How Can IAQ Be Improved?



As with most problems, the path to overcoming barriers to optimal air quality is better attained by employing a multi-pronged approach.

As such we have outlined ventilation, air purification, hygienic technology, and temperature and humidity control are the four routes through which a higher degree of indoor air quality can be achieved. Used together, these strategies will equip your home, office, school, hospital, or retail shop with a sure-fire method of maintaining quality air.

▪ Ventilation


At its core, ventilation aims to remove CO2 and other gaseous pollutants that cannot be purified with an air purifier alone.

However, to reduce energy loss, modern construction technologies have been developed to improve upon airtightness. Unfortunately, this feature further stifles healthy air circulation thus increasing the need for a mechanical ventilation system even more.

As with any element of HVAC, the design of ventilation, whether as a standalone system or as part of a whole building solution, must meet the requirements of the occupants of a given building, and a range of models have been engineered to cater to the array of specifications. In particular, research has proven individual ventilation units targeting specific areas within a building are the best way to aid ventilation without increasing the risk of spreading pathogens.

The recirculation of air with AHUs and ducts allows infectious pathogens and pollutants to disseminate to other areas of a building. Therefore, ASHRAE and REHVA guidelines recommend HVAC systems be fit with personalized ventilation that provide local exhaust of contaminated zones to prevent the spread of infection. These systems avoid recirculation of air and deliver highly-filtered, fresh outdoor air to occupants indoors.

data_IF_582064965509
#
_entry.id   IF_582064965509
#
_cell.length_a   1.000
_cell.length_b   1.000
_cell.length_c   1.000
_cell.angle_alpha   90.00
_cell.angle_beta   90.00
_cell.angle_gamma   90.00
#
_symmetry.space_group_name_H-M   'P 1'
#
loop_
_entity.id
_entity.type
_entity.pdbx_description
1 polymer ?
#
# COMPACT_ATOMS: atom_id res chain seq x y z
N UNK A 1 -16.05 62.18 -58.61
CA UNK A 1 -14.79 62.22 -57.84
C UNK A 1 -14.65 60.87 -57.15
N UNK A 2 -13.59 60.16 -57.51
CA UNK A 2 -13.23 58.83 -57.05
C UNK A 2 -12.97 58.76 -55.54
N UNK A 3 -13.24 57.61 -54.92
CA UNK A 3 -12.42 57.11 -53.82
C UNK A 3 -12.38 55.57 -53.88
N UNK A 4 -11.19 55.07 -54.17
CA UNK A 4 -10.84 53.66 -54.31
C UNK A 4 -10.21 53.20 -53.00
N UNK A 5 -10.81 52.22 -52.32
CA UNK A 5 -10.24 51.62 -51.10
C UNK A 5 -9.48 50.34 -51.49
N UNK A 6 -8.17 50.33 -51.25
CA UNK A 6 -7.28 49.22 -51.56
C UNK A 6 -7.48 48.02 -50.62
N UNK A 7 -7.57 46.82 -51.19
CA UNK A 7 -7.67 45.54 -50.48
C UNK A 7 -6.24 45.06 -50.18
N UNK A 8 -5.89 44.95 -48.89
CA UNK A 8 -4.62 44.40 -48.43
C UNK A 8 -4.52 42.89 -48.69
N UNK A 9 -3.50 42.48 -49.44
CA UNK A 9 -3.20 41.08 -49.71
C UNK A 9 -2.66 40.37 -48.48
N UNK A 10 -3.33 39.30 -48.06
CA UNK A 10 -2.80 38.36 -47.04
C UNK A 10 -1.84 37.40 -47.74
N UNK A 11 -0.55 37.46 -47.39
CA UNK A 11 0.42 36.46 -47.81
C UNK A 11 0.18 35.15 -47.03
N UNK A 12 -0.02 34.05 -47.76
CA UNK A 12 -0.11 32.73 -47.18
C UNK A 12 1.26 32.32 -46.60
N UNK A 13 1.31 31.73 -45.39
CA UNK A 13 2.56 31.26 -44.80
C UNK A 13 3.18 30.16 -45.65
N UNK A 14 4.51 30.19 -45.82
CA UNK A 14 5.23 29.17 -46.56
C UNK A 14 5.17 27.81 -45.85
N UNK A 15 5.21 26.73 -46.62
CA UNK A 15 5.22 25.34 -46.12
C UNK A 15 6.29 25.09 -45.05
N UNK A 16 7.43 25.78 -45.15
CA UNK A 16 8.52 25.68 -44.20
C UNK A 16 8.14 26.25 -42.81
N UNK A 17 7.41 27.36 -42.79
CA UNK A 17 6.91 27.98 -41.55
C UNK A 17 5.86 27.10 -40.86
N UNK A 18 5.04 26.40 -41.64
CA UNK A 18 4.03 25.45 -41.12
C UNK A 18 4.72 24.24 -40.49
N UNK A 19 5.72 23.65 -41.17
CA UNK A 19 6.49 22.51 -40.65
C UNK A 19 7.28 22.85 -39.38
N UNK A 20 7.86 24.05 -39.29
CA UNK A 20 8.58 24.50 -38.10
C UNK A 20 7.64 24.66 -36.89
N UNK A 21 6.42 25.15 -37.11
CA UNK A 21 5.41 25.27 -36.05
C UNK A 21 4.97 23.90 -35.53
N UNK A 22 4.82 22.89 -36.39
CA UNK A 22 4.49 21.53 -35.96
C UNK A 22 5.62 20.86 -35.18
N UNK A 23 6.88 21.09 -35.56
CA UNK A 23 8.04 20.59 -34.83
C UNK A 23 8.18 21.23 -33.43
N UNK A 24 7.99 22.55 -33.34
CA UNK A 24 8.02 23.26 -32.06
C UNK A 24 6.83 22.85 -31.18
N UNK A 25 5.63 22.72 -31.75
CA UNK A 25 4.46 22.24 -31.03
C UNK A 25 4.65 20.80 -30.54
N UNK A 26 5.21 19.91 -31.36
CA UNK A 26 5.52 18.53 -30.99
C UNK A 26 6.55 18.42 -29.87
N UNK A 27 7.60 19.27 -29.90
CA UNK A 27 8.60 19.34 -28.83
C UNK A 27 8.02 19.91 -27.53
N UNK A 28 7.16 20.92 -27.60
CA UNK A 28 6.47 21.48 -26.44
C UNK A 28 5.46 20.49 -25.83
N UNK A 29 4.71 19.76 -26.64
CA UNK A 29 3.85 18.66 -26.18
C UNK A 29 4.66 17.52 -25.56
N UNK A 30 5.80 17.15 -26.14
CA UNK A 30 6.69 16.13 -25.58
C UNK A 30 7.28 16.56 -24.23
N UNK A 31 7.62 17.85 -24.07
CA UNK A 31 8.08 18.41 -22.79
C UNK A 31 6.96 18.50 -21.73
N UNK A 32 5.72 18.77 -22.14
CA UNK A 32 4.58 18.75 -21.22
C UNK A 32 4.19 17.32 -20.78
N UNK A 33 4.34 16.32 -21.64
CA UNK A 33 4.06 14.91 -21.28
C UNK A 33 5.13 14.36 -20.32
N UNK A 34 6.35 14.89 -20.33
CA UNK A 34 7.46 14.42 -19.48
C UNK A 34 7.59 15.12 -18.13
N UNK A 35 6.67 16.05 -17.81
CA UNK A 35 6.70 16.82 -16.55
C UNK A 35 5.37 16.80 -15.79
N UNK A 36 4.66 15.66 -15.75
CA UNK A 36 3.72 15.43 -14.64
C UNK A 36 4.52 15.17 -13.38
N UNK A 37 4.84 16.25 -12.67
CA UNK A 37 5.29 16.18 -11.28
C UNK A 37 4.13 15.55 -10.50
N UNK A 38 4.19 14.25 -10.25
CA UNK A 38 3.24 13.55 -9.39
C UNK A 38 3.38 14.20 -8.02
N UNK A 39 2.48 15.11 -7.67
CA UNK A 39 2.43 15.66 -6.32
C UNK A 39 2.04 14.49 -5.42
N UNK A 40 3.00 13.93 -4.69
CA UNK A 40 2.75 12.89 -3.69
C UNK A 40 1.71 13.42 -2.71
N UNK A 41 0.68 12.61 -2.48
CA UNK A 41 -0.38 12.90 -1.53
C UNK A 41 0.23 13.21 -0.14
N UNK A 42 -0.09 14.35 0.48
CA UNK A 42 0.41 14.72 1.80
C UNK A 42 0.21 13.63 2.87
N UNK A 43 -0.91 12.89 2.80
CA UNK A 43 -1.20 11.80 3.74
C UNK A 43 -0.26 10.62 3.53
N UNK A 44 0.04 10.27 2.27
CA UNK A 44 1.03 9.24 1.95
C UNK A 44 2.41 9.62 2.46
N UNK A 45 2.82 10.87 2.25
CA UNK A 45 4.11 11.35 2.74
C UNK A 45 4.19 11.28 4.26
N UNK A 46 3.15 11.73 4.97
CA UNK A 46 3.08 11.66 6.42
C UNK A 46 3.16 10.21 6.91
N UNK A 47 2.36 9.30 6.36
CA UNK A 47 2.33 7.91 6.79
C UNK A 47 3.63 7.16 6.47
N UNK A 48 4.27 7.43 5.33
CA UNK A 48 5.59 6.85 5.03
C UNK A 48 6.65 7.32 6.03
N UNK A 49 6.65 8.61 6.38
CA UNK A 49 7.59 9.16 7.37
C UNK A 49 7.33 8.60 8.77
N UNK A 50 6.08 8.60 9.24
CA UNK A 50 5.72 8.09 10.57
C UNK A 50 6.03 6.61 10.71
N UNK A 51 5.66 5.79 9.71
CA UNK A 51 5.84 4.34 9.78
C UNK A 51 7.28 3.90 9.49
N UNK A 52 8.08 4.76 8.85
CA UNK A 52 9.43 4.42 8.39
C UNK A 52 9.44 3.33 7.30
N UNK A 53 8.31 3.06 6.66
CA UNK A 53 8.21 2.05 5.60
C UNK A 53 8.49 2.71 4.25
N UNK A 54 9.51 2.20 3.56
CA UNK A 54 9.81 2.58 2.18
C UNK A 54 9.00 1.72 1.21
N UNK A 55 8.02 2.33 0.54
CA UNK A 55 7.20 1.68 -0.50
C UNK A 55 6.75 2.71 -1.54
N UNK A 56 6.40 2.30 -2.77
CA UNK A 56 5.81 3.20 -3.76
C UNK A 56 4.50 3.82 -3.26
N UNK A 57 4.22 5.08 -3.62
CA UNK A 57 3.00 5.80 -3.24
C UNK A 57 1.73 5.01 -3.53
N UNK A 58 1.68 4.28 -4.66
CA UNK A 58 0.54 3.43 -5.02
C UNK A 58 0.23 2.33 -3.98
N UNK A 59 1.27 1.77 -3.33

▪ Air Purification and Filtration

In addition to ventilation, IAQ can be improved through air filtration. For general occupants, it is recommended to improve the central air conditioning system and other HVAC filtration devices to a MERV-13(ASHRAE 2017b) or highest level achievable and to also add portable air cleaners with HEPA or high-MERV filters (AHAM 2015) * According to "ASHRAE Position Document on Infectious Aerosols", HEPA-grade filtration for local recirculation air is recommended for health care facilities. Appropriate maintenance is required for the optimized performance of the filters as time goes by. Small particulates like fine dust are invisible and difficult to recognize, so various sensing and control technologies are being developed for air quality visualization to improve upon this maintenance. Sensing and control technologies are often overlooked. However, these technologies are equally important in ensuring the quality of IAQ.

* Association of Home Appliance Manufacturers (US)

▪ Hygienic Technology



Yet another successful way to actively combat the problems of indoor air is to employ hygienic technology.




UVGI and Ionizer

Ultraviolet germicidal lights have been shown to effectively improve indoor air quality by removing microorganisms. Sunlight itself has long been used as a method to mitigate the growth of harmful bacteria, and this approach can be mimicked with the use of specialized UV systems. In fact, these types of UV systems have been incorporated for decades in the removal of microorganisms in hospitals, laboratories, and other places where hygiene air is a vital part of operations.

Furthermore, ionization can be another method applied to improve the filtration mechanism. The plasma ion emitted deactivates bacteria and viruses thus providing cleaner air within a given space. Active hydrogen and oxygen ions are released directly into the air to help reduce the impact of VOCs while active oxygen neutralizes toxic particles and generates H2O.

▪ Temperature and Humidity Control


Finally, proactively managing humidity within an indoor environment is crucial for improving the personal well-being of its occupants. Scientific evidence has illustrated that keeping air relative humidity between a 40 and 60% range has significant benefits on human health. At low humidity (10%-20%), the human body is vulnerable to infection. This humidity range is ideal to ensure the effectiveness of our innate immune defenses, like keeping mucous levels aptly viscous.


Particularly, given the current circumstances with the COVID pandemic, as well as being cognizant of future threats going forward, this is an extremely important aspect of system design to take into consideration. Even after the pandemic is over, IAQ will be no longer be an option but a necessity. LG HVAC is dead-serious about providing hygiene and clean indoor environments through its fine-tuned systems. In the upcoming next part of this series, we will discuss how LG will improve the indoor quality for better life quality.